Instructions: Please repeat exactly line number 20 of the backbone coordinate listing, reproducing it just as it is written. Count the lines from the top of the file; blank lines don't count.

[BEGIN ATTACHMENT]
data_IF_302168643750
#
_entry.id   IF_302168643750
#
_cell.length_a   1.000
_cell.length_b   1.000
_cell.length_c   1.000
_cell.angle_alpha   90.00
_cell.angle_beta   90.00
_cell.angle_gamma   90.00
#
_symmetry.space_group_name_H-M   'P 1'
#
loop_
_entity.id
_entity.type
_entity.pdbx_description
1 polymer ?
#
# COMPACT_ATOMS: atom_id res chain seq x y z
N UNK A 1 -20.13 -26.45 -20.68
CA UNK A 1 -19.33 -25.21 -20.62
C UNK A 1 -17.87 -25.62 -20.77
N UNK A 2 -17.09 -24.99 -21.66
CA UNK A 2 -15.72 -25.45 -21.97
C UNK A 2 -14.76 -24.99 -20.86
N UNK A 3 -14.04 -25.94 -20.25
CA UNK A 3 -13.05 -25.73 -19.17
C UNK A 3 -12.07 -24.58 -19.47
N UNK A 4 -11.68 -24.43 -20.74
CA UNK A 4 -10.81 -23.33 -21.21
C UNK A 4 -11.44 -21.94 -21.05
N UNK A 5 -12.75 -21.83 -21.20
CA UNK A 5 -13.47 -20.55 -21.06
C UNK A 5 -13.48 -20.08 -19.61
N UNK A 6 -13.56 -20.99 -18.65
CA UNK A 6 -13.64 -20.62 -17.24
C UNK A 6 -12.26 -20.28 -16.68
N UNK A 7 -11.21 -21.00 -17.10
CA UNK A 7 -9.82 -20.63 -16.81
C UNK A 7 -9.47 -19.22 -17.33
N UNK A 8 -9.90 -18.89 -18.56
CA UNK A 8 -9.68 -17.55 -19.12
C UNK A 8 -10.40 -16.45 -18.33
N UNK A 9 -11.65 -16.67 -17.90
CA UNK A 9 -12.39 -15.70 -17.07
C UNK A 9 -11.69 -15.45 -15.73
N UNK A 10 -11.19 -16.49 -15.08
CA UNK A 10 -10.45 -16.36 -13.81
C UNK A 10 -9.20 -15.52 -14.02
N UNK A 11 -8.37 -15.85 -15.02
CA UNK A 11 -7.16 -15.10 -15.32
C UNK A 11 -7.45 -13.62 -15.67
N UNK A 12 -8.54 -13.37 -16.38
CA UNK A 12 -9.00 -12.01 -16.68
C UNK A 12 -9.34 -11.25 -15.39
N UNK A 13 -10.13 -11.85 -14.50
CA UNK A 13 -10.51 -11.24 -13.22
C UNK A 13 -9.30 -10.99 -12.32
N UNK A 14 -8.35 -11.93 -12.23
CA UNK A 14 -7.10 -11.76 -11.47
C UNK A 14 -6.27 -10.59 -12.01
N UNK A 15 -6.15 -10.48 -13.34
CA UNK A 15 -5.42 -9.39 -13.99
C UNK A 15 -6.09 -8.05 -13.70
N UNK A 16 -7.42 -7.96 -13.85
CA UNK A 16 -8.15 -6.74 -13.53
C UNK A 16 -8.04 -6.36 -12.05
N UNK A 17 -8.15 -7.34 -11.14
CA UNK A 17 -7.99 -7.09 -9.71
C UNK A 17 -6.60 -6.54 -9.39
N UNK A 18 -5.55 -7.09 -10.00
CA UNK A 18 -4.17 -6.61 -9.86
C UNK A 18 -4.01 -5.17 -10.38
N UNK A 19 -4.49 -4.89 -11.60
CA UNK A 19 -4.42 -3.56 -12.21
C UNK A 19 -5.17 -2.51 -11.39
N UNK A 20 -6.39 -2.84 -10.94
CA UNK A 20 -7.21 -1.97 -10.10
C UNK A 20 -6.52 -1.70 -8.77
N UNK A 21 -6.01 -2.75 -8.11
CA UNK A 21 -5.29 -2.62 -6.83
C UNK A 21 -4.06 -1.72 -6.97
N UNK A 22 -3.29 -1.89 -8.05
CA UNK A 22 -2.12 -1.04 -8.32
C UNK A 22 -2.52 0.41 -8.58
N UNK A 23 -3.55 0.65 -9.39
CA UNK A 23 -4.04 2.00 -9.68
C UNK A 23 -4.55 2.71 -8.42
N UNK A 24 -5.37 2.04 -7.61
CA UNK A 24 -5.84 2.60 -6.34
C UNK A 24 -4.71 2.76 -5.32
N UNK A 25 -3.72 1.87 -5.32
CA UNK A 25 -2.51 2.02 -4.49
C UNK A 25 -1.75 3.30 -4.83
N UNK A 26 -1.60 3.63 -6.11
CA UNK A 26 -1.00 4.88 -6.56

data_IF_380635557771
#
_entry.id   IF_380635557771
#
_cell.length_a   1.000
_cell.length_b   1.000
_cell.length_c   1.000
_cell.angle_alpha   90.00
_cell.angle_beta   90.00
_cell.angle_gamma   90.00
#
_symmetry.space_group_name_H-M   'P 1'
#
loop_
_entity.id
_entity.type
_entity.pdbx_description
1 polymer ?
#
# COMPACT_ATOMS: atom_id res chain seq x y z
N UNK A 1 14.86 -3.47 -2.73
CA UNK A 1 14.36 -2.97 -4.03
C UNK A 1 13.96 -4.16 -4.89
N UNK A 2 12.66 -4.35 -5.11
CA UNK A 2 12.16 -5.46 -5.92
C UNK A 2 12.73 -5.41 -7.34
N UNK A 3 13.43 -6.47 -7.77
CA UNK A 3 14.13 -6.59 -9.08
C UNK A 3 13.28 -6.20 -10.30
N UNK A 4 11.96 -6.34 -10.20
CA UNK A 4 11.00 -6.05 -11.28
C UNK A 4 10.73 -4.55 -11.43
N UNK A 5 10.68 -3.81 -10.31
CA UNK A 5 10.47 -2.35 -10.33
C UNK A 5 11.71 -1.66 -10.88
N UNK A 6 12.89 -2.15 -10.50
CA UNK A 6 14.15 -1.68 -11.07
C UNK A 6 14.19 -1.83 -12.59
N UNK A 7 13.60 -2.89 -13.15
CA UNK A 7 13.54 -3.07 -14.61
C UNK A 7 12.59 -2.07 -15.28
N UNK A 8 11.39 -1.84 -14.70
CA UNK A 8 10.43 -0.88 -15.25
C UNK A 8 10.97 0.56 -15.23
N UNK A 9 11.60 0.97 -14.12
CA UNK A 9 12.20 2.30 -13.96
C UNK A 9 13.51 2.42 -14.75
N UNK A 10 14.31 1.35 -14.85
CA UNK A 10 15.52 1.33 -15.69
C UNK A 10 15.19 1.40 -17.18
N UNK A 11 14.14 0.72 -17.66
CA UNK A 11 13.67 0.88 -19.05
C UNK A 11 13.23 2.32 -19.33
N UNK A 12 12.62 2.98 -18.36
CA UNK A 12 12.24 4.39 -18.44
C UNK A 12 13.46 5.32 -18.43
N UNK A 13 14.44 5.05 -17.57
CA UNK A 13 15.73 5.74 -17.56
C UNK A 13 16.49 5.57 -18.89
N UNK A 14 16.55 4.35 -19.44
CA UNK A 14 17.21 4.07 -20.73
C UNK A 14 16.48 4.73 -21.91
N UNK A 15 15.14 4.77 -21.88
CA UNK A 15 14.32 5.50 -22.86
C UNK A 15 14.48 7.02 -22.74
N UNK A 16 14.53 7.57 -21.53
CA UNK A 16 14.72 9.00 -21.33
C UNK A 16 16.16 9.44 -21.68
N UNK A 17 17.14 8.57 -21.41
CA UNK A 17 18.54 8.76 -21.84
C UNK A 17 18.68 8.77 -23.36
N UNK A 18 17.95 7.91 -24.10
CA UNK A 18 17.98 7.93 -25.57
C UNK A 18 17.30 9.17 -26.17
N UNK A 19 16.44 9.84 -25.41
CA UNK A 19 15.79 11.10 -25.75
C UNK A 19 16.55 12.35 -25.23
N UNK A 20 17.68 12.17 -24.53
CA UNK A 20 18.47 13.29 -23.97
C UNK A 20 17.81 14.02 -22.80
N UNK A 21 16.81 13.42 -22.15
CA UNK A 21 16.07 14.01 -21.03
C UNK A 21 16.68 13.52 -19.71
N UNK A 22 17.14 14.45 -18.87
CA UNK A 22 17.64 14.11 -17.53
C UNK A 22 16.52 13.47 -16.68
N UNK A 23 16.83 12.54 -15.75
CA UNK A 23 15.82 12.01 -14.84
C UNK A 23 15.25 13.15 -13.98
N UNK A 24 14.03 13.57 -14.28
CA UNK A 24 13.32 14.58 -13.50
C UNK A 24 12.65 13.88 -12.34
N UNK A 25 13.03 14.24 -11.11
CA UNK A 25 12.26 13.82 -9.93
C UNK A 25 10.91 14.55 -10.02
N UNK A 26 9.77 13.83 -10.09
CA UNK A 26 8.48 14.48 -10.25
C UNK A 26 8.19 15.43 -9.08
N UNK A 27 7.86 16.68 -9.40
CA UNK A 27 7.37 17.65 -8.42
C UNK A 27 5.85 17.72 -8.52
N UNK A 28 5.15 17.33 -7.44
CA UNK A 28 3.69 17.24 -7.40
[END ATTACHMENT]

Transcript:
# COMPACT_ATOMS: atom_id res chain seq x y z